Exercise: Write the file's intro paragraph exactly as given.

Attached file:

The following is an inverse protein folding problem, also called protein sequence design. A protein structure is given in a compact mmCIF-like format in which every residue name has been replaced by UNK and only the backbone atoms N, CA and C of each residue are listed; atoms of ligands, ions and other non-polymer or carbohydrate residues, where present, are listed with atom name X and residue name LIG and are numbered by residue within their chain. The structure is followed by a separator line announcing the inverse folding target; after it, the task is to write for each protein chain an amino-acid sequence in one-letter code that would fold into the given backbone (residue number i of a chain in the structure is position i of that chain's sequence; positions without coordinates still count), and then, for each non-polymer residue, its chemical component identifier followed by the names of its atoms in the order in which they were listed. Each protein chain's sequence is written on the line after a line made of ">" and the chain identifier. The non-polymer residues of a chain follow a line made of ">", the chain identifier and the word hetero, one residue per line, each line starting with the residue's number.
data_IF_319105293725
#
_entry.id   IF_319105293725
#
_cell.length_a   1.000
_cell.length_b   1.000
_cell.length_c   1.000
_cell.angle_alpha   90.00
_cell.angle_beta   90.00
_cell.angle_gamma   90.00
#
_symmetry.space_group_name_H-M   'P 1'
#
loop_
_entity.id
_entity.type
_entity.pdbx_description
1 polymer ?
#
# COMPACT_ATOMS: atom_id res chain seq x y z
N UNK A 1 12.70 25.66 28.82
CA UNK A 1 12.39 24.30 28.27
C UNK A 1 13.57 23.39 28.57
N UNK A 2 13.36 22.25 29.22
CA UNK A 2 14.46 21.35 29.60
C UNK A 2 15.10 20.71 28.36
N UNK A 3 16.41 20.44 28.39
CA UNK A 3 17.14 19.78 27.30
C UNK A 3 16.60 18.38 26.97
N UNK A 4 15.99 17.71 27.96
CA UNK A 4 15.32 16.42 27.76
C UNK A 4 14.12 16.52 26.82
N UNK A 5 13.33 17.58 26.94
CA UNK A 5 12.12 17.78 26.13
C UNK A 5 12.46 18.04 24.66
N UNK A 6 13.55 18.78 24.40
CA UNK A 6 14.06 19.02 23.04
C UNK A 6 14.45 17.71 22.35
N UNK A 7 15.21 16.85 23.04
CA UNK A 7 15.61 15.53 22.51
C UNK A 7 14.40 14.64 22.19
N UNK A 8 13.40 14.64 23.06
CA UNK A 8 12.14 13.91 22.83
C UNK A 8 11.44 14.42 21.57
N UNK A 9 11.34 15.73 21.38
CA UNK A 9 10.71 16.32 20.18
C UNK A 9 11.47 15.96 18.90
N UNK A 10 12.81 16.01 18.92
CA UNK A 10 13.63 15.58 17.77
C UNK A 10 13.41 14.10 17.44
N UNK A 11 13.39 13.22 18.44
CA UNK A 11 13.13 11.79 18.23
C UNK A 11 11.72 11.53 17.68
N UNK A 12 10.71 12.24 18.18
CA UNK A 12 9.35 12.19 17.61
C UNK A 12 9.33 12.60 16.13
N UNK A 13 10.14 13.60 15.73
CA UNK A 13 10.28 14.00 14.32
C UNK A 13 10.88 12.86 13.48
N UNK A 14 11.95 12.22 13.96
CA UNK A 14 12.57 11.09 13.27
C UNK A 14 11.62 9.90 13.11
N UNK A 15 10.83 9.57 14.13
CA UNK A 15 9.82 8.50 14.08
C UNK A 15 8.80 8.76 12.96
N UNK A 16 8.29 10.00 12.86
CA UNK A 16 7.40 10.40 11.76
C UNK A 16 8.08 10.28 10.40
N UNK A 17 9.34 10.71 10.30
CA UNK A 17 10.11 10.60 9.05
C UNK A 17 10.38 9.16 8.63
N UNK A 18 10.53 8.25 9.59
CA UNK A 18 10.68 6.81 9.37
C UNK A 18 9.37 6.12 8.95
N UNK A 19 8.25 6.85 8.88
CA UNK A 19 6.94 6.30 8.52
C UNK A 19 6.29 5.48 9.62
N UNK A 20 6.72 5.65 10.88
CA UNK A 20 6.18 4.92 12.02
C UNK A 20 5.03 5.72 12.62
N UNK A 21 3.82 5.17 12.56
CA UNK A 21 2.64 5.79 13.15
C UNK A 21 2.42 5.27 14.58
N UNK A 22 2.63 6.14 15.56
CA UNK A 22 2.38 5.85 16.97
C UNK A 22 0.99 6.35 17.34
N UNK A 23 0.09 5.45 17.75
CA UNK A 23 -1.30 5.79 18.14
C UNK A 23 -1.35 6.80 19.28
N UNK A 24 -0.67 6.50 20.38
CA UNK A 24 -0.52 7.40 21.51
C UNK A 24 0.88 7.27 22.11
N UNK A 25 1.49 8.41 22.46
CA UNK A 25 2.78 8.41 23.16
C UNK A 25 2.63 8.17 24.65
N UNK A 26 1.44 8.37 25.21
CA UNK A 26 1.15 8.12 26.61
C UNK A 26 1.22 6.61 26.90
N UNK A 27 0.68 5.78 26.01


The following is an inverse protein folding problem, also called protein sequence design. A protein structure is given in a compact mmCIF-like format in which every residue name has been replaced by UNK and only the backbone atoms N, CA and C of each residue are listed; atoms of ligands, ions and other non-polymer or carbohydrate residues, where present, are listed with atom name X and residue name LIG and are numbered by residue within their chain. The structure is followed by a separator line announcing the inverse folding target; after it, the task is to write for each protein chain an amino-acid sequence in one-letter code that would fold into the given backbone (residue number i of a chain in the structure is position i of that chain's sequence; positions without coordinates still count), and then, for each non-polymer residue, its chemical component identifier followed by the names of its atoms in the order in which they were listed. Each protein chain's sequence is written on the line after a line made of ">" and the chain identifier. The non-polymer residues of a chain follow a line made of ">", the chain identifier and the word hetero, one residue per line, each line starting with the residue's number.